Today, the same legend lives on and Baaba Lin seeks to be the industry’s next underdog, and we get to ask her about her new debut ‘Famame’, going solo and what lies ahead for her this year amid more juicy bits.
Dive into the interview below and share your reviews with us after listening to ‘Famame’ here:

1. Hello Baaba Lin. Kindly, introduce yourself and brand of music.
Hello, I am Baaba Lin and my brand of music is Afrobeat & Afro-fusion.

2. And out of nowhere you’re out with a dashing new single ‘Famame’ to kickstart your solo career. Tell us everything there is to know about it.

Lol, it wasn’t out of nowhere. I took a hiatus from music after I had my son and just wanted to focus on him during his formative years, but I never left music. I was always writing and recording and waiting for the right time to return as a solo act.

3. How many years has this move to go solo been in the making?

I would say about 5 years, because I had always thought our group was going to get back together at some point, because we were great together, but I also realized that distance as well as our individual lives evolving will make that difficult. So, I started thinking of the solo route.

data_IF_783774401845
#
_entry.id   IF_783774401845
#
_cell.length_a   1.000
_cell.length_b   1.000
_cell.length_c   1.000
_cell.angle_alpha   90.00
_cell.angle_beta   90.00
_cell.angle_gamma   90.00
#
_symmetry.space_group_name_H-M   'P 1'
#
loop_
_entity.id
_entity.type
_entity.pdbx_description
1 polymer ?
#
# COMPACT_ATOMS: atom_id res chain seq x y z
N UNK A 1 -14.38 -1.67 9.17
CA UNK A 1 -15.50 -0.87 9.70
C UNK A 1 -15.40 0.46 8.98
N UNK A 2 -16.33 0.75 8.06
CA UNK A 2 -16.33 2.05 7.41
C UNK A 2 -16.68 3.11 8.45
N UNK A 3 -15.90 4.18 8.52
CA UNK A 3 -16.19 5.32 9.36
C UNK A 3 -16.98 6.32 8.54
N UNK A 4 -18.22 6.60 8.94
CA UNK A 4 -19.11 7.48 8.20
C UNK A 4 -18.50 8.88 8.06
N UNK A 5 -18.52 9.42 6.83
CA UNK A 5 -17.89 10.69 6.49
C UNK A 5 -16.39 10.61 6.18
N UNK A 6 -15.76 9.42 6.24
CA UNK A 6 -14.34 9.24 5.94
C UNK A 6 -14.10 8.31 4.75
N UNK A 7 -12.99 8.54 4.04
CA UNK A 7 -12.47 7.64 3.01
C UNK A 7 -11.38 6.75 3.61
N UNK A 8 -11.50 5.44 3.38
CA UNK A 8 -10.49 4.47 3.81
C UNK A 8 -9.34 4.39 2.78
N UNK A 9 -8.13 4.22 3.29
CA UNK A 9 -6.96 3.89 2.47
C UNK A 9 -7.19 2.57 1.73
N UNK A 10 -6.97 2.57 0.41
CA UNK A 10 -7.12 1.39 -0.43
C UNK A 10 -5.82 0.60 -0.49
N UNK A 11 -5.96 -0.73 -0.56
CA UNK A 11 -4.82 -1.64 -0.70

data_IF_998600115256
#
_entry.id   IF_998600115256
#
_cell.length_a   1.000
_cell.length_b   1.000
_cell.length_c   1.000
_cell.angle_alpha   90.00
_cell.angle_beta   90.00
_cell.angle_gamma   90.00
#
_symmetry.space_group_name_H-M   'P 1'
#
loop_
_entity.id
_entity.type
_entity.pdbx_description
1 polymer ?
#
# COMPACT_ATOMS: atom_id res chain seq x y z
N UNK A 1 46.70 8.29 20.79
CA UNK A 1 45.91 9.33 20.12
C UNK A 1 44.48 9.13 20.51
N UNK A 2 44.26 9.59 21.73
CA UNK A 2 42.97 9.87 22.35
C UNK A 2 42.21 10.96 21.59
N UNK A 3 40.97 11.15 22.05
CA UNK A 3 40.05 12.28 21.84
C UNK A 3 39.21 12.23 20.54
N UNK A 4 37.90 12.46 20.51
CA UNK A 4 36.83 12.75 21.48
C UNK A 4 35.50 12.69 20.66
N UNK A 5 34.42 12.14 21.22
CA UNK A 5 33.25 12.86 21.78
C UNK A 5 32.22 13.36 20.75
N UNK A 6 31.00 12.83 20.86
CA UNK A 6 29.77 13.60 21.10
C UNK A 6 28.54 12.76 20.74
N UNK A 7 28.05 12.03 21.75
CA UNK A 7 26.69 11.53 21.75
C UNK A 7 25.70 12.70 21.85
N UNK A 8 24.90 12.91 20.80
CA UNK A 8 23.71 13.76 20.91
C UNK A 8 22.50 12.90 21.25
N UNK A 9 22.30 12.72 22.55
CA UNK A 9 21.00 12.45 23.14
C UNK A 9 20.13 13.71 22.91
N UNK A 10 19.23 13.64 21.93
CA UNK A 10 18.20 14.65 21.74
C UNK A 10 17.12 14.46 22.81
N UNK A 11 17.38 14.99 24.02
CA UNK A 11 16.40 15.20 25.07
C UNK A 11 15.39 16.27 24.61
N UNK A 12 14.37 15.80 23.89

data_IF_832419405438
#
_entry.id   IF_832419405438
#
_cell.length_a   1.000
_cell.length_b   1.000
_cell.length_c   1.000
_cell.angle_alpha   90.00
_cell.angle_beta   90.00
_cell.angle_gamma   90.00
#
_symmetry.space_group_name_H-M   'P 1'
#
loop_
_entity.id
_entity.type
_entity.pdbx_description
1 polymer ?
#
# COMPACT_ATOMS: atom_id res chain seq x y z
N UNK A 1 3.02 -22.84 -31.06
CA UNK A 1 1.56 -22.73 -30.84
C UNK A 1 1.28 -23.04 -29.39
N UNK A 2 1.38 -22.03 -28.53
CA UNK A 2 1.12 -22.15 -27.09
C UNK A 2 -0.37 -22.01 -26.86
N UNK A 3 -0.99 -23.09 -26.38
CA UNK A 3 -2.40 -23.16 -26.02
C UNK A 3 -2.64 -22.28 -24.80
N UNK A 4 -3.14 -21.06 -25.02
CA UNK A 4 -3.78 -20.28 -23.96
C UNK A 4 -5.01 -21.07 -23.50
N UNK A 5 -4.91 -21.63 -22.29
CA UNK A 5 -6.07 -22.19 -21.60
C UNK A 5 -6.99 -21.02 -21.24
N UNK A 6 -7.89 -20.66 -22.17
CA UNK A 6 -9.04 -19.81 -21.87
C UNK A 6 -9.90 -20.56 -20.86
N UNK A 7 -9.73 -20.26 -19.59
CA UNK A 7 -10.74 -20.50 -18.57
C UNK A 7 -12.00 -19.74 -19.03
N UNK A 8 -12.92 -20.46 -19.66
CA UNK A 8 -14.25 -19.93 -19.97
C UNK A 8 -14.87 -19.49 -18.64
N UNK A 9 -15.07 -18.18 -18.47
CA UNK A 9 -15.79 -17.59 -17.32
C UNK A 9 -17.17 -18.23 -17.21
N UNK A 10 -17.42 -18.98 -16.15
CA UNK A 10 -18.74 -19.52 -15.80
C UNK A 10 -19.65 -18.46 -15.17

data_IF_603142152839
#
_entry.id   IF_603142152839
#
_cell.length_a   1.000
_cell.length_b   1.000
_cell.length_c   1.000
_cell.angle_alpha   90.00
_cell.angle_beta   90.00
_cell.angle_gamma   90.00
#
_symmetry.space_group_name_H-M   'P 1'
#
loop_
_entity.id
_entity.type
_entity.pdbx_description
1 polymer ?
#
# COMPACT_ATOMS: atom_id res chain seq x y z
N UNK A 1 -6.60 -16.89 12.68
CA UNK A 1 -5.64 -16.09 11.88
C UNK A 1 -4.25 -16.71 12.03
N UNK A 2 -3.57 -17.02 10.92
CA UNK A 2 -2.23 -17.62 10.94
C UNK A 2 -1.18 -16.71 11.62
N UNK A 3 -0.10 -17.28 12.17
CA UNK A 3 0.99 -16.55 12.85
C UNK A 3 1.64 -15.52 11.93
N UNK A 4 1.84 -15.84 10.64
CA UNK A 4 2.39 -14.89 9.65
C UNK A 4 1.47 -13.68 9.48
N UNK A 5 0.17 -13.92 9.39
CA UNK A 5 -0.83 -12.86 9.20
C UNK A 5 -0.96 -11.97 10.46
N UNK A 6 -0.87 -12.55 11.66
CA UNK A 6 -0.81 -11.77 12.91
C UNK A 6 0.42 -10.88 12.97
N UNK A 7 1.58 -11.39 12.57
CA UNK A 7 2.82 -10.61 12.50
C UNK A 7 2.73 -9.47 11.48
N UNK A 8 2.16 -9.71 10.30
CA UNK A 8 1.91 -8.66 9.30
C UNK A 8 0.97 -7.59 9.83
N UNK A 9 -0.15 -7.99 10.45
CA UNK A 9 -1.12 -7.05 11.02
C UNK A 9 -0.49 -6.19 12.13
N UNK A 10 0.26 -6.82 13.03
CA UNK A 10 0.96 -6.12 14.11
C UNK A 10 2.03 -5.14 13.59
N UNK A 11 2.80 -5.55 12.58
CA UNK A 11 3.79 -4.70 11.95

4. RnM was a big deal in its day, as some will remember. Mind giving fans closure on why you feel it disbanded after so many years? You all still talk?

Awwwwww, first of all, I would like to say, I love and appreciate our fans. I’m sure we all do as a group and I want to thank them for their continued love and support after all these years. It’s remarkable and I hope they will continue to support us individually. RnM disbanded like I said earlier, due to distance and our individual lives evolving. I was in the States, Tasha was in and out of Ghana and January was in and out of Ghana as well, so it was quite difficult scheduling around each other and thus we had to move on but with love and yes, we all still talk to this day and support each other. I love them so much.

5. Between then and now there’s been lots of lost years. What was going on all this while behind the scenes?

Well, I was being a mom, recording, writing, working and performing at small local events, you know, just lowkey.

6. The Ghanaian music scene may seem so familiar to you, yet so different to the likes of us and with streaming being a game changer, next to plenty new faces. How do you think you’d fit in?

The Ghanaian music scene has definitely advanced tremendously since our time because streaming platforms and social media wasn’t as big and prominent as it is now and there’s so many amazing artists out as well which is remarkable and I love that for us because it makes us as artist want to work harder and be better with our craft. So, I believe I will absolutely fit in just fine because it motivates me to hone in on my craft and keep bringing my audience and Ghanaians great music.

7. Before you go, what’s the remainder of 2022 looking like for you? More releases, features, an EP?

2022 is not yet over so expect more releases. I’m working on my EP but I don’t know if I want it out this year or next year either way, I will keep everyone posted and they can keep up with me on all my socials – Facebook, Instagram, YouTube, Twitter, but it’s coming. And God willing a video as well. Fingers crossed.